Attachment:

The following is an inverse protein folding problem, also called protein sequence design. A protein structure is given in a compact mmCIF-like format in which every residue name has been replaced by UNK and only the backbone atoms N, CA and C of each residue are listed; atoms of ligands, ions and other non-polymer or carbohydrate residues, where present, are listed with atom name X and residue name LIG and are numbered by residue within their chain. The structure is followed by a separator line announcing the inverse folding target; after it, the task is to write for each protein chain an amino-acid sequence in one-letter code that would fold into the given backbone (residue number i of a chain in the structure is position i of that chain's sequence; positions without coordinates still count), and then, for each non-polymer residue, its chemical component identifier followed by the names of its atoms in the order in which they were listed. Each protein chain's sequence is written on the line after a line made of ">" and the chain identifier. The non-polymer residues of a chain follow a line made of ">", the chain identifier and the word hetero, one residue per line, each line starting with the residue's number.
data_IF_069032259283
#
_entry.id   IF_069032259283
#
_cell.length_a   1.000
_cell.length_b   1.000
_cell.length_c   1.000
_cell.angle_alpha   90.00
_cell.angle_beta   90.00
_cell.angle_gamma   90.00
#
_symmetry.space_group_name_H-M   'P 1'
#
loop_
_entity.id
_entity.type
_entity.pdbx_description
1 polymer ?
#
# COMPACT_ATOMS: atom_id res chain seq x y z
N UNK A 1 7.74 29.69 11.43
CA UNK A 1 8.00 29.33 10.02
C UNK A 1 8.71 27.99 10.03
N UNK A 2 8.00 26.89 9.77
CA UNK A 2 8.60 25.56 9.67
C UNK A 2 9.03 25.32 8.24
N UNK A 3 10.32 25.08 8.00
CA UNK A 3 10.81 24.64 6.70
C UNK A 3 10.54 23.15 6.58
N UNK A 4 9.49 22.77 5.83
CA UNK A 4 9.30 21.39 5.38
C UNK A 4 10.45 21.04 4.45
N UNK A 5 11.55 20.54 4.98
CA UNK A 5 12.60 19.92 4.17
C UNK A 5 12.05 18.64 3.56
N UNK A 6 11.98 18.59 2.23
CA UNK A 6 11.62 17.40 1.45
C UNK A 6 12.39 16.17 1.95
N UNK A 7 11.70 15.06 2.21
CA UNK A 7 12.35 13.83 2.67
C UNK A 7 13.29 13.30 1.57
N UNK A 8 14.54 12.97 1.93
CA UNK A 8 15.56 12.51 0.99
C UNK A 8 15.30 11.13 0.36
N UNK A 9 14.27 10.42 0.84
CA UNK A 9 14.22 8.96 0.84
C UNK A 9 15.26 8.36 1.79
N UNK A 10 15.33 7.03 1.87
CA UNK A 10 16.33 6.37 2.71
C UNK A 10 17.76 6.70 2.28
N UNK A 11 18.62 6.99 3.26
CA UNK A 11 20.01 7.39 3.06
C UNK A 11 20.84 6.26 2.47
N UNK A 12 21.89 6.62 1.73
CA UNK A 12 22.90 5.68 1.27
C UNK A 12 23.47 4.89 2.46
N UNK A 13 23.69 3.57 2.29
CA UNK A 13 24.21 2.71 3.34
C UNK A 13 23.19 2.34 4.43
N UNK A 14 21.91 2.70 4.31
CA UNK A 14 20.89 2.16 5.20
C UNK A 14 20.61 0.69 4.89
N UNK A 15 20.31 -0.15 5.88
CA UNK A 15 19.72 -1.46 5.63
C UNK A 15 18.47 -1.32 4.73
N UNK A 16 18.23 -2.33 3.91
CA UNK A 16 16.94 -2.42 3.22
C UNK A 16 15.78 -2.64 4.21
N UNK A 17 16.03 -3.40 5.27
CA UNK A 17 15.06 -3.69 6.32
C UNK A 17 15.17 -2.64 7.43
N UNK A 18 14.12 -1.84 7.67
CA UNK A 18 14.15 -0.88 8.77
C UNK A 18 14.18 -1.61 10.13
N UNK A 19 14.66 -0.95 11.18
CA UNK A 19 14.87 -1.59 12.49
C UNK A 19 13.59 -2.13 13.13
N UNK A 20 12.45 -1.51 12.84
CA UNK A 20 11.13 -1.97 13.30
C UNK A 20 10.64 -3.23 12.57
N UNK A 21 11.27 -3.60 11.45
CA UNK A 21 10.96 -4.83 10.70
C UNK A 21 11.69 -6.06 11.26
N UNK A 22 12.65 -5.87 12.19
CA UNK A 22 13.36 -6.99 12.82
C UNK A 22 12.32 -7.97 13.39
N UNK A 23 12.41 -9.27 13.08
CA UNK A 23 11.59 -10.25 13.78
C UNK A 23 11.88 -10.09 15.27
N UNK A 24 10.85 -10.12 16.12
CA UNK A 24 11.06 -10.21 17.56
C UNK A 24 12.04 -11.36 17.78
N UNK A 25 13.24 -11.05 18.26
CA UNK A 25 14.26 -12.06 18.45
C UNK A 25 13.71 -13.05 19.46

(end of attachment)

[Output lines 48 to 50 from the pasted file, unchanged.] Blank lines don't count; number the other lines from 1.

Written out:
C UNK A 9 15.26 8.36 1.79
N UNK A 10 15.33 7.03 1.87
CA UNK A 10 16.33 6.37 2.71